One of the main highlights of a visit to Sigiriya is the Rock Temple. You can either purchase a ticket just for this temple (about $25/person) or a ticket which allows you to roam the grounds and visit other attractions (about $50/person). Allow about 2-3 hours to visit the Rock Temple. This “temple” contains ruins left over from a much earlier civilization. A city was built on top of a huge rock which included water collecting ponds.
Be sure to bring some water as no food or drink is sold on the way to the Rock Temple. There is a small “cafe” near the museum but they mostly just sell drinks and miscellaneous snacks. The walk to the top takes about an hour and you can easily spend more time as parts of this walk are quite steep and you will want to enjoy the views once you reach the top. But before you do be sure to stop at the ancient wall paintings about 1/2 way up the sheer vertical walls. These paintings are extremely well preserved and detailed in their design.
There is one large flat area where you can rest before tackling the metal steps drilled into the almost vertical sides of the rock walls. Early steps that were originally carved directly into the stone can be seen. Be glad you don’t have to climb up using these! There are great views of the green jungle in all directions and you have to really look hard to see any signs of human activity.
Looking for some AC in the tropical heat – a very well air conditioned museum donated by the Japanese is near the entrance walkway to the Rock Temple and includes various artifacts found on site. Visit: www.sigiriya.org
Golden Temple of Dambulla is a World Heritage Site and is $10 per person. Note: you must purchase your tickets at the bottom of the hill otherwise without a ticket at the top, you will be turned back. There are several ticket counters at the bottom and the one you need to go to is the most hidden of them all. It is in the back of a building with no signage whatsoever. Also be very careful to make sure the ticket attendant gives you back the exact change. We gave them several large bills and they just kept all of the change and gave us our ticket (until we firmly requested our change).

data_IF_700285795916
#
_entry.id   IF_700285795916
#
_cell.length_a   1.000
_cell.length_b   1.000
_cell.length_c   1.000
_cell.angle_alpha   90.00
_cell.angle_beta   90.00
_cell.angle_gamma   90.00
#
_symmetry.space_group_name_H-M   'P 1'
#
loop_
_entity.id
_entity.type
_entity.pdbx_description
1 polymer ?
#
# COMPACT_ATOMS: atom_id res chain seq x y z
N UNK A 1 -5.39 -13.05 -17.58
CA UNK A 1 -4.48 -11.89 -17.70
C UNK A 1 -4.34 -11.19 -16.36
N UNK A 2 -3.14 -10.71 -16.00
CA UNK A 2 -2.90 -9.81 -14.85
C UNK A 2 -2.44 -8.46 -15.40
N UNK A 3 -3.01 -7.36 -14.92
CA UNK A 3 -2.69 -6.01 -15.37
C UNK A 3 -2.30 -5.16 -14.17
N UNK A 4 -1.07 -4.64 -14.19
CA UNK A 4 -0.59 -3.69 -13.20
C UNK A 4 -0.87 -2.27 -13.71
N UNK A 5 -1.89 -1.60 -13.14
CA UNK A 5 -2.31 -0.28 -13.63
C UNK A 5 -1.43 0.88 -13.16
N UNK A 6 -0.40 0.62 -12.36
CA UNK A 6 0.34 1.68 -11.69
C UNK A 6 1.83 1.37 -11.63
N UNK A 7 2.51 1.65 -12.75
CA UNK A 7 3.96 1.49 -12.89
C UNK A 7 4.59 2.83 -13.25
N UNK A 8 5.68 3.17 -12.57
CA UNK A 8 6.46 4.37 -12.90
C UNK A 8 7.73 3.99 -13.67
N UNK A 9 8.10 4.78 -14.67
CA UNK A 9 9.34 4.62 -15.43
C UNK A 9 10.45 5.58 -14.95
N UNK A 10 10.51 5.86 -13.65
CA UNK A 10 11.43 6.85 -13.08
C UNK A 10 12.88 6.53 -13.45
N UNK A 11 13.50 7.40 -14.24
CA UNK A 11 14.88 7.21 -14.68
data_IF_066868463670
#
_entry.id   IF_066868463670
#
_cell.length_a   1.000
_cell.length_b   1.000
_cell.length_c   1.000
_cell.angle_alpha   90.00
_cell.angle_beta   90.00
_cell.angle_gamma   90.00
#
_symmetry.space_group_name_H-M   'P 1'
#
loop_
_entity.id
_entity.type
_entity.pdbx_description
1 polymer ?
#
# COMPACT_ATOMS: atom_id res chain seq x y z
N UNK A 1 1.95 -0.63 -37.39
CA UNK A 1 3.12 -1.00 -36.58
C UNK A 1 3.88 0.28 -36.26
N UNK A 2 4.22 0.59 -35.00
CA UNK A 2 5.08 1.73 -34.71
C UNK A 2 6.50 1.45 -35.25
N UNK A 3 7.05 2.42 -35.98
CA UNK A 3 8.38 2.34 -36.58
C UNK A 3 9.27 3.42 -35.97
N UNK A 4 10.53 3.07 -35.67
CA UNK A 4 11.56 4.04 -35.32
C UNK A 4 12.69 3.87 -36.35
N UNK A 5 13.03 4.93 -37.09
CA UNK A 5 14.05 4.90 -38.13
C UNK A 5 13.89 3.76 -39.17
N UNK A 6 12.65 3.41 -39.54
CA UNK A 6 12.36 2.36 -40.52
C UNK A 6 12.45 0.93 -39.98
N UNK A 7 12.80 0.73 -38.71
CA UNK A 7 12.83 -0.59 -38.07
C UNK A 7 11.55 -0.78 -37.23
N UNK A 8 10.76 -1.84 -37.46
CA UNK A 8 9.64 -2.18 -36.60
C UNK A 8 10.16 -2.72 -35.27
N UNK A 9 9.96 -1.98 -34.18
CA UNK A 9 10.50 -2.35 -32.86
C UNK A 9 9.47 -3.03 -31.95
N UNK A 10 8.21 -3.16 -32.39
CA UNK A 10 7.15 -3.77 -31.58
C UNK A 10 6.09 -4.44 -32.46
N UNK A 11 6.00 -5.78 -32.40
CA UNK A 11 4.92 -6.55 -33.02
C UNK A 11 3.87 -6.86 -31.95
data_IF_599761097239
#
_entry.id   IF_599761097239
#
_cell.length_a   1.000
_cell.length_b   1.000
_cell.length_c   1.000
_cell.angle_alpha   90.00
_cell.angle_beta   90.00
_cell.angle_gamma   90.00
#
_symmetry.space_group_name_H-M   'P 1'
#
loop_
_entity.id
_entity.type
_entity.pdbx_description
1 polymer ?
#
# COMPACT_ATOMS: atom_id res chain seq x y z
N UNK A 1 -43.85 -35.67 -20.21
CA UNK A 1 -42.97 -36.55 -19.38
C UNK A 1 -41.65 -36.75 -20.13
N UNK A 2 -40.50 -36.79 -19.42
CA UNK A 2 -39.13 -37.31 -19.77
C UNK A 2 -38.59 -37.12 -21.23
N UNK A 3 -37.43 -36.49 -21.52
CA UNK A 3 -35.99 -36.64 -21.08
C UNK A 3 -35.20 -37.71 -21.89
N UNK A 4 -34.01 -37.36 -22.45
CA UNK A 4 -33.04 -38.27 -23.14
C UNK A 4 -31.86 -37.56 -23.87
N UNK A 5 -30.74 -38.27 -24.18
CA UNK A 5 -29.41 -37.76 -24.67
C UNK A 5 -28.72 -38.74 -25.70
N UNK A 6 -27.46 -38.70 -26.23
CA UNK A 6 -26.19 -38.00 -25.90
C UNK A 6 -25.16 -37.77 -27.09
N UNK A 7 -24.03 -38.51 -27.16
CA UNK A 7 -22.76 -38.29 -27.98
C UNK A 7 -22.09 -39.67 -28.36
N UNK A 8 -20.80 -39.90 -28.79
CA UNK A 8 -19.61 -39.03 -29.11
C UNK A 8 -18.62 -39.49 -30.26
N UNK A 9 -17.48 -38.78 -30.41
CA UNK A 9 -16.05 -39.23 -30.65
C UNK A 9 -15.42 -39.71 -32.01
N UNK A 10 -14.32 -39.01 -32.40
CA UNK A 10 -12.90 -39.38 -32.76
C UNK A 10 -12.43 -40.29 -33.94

Allow about 15-30 minutes to reach the top depending on how fast you walk (its all up hill with lots of steps). The Cave Temple is located near the top of a hill and is a temple built along the outer walls of a cave. The actual cave ceilings have been completely painted with intricate artwork and a number of Buddha statues line the walls. The inside of the cave is a very photogenic spot.
– TRINCOMALLEE & NILAVELI BEACH
This part of Sri Lanka is geographically in the region that was affected by the insurgent Tamil Tigers and the war in this region which lasted over 30 years. The war was officially declared over in 2009 but there is much that has to be done to bring this part of Sri Lanka up the rest of the country’s standards. As of early 2010 the military is very much present. Their dug out dirt bunkers with camouflage on top are clearly evident as they dot they dot much of the main road leading north from Dambulla. Along with the terrible roads there are military checkpoints adding to the time it takes to travel in this region. Residents evacuated the region throughout the war (not to mention the 80,000 to 100,000 estimated killed) and empty shells of what used to be their homes are still standing. Some of the buildings we visited were riddled with round holes – chunks of missing concrete from all the bullets.